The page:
Expert Coaching. Practical Resources.

April 4, 2024

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Richard Stringham

Is your Board Shucking Oysters?

In my younger career, I reported to a CEO who, in turn, reported to the board of our nonprofit organization. I, along with my colleagues, were responsible to prepare some of the reports which were presented to the board. Through a couple of decades of service in that organization, I was both amused and frustrated by the board’s appetite for the volume of reporting.

At one point, the board wanted more information. We dutifully complied.

A few years later, albeit with some changes in board members, we were directed to make our reports more concise.

Years later, the demand for more information was heard yet again.

In my current role as a consultant to boards, I have to wonder how much of what they receive is actually read, let alone digested! I say that because of critical information obviously overlooked based on some of the decisions that I’ve seen boards make.

Chatting with CEOs, I’ve heard their frustration with the lack of clarity re the board’s expectations. Consequently, CEOs throw as much as they can at the wall in hopes that something will stick!

This is not the CEO’s malicious attempt to overwhelm the board with information; instead, it is hoping that the information provided will have something significant for the board. If you harvest enough oysters, you’re likely to get a pearl at some point!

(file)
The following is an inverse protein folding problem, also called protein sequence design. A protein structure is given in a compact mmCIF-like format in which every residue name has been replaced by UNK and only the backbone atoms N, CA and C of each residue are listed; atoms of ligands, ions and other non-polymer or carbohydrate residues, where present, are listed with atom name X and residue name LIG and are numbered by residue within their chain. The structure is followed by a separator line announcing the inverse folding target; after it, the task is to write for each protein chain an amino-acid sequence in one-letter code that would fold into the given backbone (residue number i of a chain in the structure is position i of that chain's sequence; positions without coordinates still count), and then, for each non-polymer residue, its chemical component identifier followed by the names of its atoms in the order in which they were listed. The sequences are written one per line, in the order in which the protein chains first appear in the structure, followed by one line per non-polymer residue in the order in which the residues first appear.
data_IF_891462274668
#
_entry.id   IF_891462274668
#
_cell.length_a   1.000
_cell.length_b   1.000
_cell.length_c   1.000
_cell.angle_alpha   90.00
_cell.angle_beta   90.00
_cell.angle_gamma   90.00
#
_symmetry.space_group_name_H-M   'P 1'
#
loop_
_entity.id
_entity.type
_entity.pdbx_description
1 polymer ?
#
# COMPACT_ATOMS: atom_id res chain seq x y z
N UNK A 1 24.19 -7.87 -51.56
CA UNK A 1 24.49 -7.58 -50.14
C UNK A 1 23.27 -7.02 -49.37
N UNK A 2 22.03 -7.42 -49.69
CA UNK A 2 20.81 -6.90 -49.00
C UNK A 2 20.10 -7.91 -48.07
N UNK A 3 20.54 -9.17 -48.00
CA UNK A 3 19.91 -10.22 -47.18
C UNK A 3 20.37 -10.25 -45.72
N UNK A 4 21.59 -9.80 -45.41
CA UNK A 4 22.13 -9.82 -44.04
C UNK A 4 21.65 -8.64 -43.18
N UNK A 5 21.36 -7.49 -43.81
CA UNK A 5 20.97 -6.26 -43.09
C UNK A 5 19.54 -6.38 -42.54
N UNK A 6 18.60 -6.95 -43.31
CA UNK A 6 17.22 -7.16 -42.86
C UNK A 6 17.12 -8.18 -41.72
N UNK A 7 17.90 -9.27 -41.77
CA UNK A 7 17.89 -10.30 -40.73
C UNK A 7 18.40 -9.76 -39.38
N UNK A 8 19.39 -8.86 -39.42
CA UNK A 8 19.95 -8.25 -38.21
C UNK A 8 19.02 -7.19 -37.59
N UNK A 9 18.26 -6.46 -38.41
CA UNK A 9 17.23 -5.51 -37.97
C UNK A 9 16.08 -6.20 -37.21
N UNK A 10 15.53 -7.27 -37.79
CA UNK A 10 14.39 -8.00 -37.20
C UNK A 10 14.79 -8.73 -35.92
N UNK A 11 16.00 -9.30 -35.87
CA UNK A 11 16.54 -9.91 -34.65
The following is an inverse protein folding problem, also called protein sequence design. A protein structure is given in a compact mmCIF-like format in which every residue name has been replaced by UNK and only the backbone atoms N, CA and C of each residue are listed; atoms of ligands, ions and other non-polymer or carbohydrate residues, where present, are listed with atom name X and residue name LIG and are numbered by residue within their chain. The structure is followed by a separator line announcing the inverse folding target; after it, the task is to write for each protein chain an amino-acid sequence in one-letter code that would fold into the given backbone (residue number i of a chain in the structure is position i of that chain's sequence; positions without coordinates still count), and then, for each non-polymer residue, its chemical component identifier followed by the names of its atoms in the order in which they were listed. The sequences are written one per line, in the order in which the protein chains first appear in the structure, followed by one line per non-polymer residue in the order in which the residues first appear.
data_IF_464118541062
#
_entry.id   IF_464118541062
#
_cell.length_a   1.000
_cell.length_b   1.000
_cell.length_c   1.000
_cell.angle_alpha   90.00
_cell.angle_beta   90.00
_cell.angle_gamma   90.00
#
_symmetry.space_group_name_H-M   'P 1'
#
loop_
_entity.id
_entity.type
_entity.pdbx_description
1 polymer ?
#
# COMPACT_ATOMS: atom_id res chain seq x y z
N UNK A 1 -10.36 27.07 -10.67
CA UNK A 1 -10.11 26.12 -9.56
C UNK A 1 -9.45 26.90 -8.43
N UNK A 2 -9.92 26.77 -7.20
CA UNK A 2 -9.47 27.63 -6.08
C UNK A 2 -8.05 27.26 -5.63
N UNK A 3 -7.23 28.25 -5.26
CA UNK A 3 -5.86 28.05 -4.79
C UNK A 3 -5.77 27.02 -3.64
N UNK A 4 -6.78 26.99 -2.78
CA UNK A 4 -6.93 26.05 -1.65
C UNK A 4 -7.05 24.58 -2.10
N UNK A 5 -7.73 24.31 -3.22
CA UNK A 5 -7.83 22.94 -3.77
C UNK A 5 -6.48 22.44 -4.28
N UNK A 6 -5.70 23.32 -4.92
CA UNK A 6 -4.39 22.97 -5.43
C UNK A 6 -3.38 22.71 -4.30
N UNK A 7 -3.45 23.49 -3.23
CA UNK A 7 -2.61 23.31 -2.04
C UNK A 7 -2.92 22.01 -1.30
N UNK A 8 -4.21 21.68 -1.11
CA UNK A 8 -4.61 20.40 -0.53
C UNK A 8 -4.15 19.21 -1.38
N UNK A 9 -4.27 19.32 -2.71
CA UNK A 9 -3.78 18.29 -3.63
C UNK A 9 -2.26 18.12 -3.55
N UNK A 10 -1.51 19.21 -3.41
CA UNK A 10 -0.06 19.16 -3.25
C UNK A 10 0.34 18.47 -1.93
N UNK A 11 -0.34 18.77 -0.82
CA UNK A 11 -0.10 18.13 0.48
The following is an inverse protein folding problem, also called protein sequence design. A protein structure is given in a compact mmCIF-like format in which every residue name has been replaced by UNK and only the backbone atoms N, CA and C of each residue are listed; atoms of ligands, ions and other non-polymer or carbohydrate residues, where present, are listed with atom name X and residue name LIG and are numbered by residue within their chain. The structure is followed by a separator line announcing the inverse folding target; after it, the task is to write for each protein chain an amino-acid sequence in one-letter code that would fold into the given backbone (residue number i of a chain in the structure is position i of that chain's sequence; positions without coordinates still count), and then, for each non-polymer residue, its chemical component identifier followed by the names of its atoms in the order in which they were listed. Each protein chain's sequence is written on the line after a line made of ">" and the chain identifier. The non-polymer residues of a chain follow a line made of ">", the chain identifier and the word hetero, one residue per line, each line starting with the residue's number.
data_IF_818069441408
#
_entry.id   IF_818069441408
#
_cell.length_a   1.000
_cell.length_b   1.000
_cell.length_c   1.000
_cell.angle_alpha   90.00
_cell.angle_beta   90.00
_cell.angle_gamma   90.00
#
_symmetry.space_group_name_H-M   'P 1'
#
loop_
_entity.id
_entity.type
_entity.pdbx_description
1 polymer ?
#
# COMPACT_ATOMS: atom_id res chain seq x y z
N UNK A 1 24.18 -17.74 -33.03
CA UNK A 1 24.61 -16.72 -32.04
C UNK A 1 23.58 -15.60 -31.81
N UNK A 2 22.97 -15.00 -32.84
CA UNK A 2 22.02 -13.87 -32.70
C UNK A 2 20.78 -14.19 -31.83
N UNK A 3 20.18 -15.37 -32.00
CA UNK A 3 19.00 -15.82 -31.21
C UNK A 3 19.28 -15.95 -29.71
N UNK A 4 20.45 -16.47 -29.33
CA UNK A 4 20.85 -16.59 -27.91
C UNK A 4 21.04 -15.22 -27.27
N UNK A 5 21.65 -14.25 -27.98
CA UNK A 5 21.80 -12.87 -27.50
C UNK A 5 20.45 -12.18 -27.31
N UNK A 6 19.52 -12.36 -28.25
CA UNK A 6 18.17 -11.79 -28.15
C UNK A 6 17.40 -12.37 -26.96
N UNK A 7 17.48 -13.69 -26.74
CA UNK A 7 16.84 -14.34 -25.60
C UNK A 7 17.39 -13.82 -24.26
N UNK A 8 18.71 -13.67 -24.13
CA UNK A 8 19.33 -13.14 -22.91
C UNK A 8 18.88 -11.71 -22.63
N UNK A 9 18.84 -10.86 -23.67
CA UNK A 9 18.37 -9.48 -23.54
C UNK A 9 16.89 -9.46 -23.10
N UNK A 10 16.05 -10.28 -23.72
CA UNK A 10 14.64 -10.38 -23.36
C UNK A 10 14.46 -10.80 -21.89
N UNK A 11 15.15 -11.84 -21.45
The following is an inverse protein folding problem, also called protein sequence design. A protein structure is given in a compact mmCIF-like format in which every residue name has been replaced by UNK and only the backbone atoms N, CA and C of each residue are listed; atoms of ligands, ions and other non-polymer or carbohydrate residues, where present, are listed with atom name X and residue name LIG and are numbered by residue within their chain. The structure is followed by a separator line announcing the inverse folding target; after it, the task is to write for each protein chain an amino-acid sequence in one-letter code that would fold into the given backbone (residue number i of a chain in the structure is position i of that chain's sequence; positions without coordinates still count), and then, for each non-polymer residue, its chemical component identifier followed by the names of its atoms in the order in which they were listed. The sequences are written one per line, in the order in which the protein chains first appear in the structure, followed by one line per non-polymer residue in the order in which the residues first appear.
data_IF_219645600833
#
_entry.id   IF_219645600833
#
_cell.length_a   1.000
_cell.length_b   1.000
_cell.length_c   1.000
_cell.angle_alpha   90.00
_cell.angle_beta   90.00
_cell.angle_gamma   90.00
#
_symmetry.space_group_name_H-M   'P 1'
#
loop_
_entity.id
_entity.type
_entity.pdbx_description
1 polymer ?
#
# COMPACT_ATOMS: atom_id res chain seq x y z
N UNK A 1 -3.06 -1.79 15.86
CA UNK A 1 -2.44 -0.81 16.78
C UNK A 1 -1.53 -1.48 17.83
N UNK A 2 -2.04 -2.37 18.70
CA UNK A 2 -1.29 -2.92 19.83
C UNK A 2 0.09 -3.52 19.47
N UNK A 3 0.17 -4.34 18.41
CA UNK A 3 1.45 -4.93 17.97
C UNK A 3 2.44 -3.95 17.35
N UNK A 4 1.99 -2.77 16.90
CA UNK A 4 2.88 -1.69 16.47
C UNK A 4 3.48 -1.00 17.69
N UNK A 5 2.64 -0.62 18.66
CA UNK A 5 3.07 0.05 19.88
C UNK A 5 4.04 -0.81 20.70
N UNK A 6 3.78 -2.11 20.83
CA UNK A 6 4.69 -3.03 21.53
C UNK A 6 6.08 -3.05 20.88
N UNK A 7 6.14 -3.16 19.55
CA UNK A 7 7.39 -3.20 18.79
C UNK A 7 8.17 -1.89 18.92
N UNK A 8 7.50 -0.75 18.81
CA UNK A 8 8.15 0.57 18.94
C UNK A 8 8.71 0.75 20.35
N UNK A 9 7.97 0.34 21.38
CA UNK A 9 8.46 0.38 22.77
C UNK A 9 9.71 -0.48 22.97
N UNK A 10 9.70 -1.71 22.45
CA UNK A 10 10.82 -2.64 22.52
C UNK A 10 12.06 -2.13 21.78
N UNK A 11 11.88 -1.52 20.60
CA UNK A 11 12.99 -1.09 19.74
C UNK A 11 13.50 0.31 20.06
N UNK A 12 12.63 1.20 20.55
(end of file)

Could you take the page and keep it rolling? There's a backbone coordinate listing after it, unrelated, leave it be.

How many oysters does the board want to shuck looking for the odd pearl?

I expect that a great many boards are not clear on what information they really need to govern effectively. So, it is no wonder that CEOs are bewildered.

So, let’s think about this through the lens of board responsibilities.

Boards need monitoring information. Information that enables the board to determine if there is sufficient evidence to assess compliance with the board’s policies. If your board and/or CEO aren’t certain as to what that requires, check out our programs here.

Boards also need information to inform their decisions, particularly policy decisions because those are best method for the board to direct the organization.

And finally, boards need incidental information that is neither of the above, but preferable that the board hears it from the CEO first. For example, a member of the management team has moved on to something else. The board should hear about it from the CEO. The organization is in the news albeit for good or bad. The CEO should let the board know in a timely manner.

To make this happen, the board needs to capture those expectations in policy such as a series of statements about the CEO’s communication and support to the board.

And CEOs can help by clarifying the purpose of the information: monitoring, informing decision making, or incidental?


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